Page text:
On Africa Day at the UN in Vienna the Africa Interactive digital project was presented to the world. Governments, museums and private collections have been invited to join the project and contribute to this 3D databank which will intelligently link all facets of African art, culture, heritage, and history on a global scale. High level UN and Austrian diplomats were present at the Africa Interactive launch. Hopefully, in the not-too-distant future, millions will download the Africa Interactive App and Austria will have played a central role in making this wonderful vision a reality.
Diana Mautner Markhof, 9 June 2023
On 30 May 2023, the United Nations in Vienna celebrated Africa Day. The celebration coincided with the celebrations of the 60th anniversary of the Organization of African Unity (OAU) and its successor, the African Union, and included a series of musical performances, talks, and a wide selection of culinary delights from the African continent
Taking part at the Africa Day conference were the three highest African woman diplomats at the UN in Vienna, Fatou Haidara, Deputy to the DG of UNIDO, Najat Mokhtar Deputy Director General of IAEA and Ghada Waly DG of UNOV and Executive Director of UNDOC, which was chaired by Ambassador Philbert Abaka Johnson, Chair of the Permanent Mission of the Africa Group to the UN in Austria.
A highlight of the celebrations held at the Vienna International Center (VIC), one of the four headquarters of the UN in addition to New York, Geneva and Nairobi, was the presentation of ‘Africa Interactive’. Africa Interactive is a large-scale digital heritage project, which when completed will allow the user to surf the African continent and learn about its culture, art and history. The project will ultimately act like a digital encyclopedia and could serve as a model for other such projects globally.
Its initiator, Professor Titus Leber of Austria, has been working on the project’s realization for the past seven years. It is now supported by the Permanent Mission of the Africa Group to the UN in Austria and the Austrian Federal Ministry for European and International Affairs, represented at Africa Day by Ambassador Dr. Christoph Thun-Hohenstein.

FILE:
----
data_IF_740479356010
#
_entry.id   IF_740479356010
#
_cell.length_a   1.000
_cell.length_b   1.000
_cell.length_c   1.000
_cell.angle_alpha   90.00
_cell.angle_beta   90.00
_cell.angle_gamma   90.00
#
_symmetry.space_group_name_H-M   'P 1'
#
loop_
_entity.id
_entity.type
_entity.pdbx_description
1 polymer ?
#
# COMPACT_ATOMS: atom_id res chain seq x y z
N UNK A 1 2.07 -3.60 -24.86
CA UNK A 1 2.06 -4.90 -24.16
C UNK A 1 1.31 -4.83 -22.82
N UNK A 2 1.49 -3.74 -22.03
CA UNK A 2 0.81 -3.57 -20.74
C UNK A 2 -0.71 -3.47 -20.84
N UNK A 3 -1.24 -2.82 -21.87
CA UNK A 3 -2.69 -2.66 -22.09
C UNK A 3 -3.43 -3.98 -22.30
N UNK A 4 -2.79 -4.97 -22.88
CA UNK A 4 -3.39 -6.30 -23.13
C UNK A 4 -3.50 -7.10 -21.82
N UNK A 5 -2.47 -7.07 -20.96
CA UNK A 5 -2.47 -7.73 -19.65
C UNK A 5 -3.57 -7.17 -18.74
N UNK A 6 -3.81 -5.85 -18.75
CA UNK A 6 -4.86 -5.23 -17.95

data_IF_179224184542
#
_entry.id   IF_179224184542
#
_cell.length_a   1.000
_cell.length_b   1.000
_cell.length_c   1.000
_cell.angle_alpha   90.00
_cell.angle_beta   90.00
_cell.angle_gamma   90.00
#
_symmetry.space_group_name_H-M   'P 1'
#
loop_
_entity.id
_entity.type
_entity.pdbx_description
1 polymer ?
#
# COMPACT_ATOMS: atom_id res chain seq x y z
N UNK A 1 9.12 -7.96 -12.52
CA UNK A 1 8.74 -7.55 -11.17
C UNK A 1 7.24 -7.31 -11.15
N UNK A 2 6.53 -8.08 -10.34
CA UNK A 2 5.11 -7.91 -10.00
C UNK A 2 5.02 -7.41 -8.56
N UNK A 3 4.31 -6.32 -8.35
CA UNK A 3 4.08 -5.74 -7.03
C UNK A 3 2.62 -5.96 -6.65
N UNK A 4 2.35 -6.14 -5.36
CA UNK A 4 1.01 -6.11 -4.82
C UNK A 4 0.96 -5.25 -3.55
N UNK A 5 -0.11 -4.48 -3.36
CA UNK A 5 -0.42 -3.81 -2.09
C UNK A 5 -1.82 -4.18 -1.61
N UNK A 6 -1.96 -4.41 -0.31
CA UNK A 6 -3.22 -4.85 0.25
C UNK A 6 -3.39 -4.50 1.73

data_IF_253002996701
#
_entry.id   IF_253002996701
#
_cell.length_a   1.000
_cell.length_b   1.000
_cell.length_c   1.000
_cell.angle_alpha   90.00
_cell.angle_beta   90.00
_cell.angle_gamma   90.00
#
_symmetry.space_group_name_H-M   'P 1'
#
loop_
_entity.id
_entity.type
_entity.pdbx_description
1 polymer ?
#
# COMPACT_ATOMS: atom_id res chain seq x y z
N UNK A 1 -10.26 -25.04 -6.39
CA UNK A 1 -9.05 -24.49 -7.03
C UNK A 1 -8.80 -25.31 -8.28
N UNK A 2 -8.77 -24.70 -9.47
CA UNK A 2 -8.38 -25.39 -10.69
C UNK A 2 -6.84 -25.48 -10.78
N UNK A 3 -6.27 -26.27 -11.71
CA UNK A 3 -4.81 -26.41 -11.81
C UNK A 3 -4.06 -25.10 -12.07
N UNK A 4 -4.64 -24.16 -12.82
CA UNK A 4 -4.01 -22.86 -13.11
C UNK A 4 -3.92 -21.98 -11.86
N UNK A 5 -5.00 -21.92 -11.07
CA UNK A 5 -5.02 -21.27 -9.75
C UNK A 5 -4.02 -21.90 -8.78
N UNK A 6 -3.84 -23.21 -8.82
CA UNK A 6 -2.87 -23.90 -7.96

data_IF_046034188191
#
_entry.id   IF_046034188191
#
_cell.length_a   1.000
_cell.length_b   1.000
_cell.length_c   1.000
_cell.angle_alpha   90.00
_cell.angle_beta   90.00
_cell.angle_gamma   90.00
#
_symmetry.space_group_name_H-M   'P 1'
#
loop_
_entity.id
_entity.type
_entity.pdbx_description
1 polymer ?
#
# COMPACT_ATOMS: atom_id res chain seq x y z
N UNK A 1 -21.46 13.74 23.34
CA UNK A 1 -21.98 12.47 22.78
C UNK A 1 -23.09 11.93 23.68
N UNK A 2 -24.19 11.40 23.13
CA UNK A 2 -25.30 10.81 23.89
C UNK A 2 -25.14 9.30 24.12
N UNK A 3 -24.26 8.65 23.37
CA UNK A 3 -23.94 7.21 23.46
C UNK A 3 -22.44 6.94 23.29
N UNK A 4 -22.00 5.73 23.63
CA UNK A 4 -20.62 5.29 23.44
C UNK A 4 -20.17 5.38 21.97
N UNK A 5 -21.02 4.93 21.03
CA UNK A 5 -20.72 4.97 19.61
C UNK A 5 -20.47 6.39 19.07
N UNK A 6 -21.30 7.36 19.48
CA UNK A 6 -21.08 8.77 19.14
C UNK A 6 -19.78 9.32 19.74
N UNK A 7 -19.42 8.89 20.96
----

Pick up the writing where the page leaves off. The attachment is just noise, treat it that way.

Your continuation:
Africa Interactive will be a 3D experience. It is being called a virtual restitution of cultural property. Governments, museums and private collections have been invited to join the project and contribute their art work to this 3D databank which will intelligently link all facets of African art globally.
The vision of Professor Leber is to make African heritage and art “universally accessible” on smart devices by using state-of-the-art technology, and to bring African Interactive into the metaverse. Africa Interactive has the ambitious goal of recording Africa’s oral history, which is slowly disappearing with each generation. Using today’s technology, the elders can tell their story for posterity. Festivals and cultural events can be recorded, and then watched around the globe.
Picture: Anansi, Spiderweb by Francesco Tomasinelli, courtesy of Museum Liaunig, Neuhaus-Suha
Professor Leber warns against the “Disneyfication” of the continent. Africa does not need Disney’s Black Panther, it has its own heroes and legends. The symbol which Professor Leber has chosen for his project is Anansi, a mythical spider from Ghana. Africa Interactive is visually depicted as a spider web of glass beads. The tale of Anansi is the story of a clever spider which outsmarted and triumphed over the sky god Nyame and captures the legends and stories of the world in its spiderweb. Anansi unites the wisdom of the world, which he must share with others. So Anansi’s web depicts an interconnected story of everything – a precursor of the idea of the internet.
The nine muses of Greek mythology were the sources of inspiration for art and knowledge. The muses were the nine daughters of Zeus and the goddess Mnemosine: Calliope, Clio, Erato, Euterpe, Melpomene, Polyhymnia, Thalia, Terpsichore, and Urania. If all goes according to Professor Leber’s vision, the 10th muse by the name of “Digitalia” might join their ranks. This new muse of the digital art world might be depicted as an Egyptian goddess, playing the harp, and living in the digital world.
Picture: Akan pendant depicting Anansi merged with 3D depiction of rare Bobo sculpture. © Digitalia
Africa Interactive will preserve and disseminate African Identity and, in the future, incorporate Artificial Intelligence (=AI3). It is an ambitious project which one hopes will give rise to a new understanding and appreciation of Africa’s, culture, heritage, and history.
Maybe in the not-too-distant future millions will download the Africa Interactive App and Austria will have played a central role in making this wonderful vision a reality.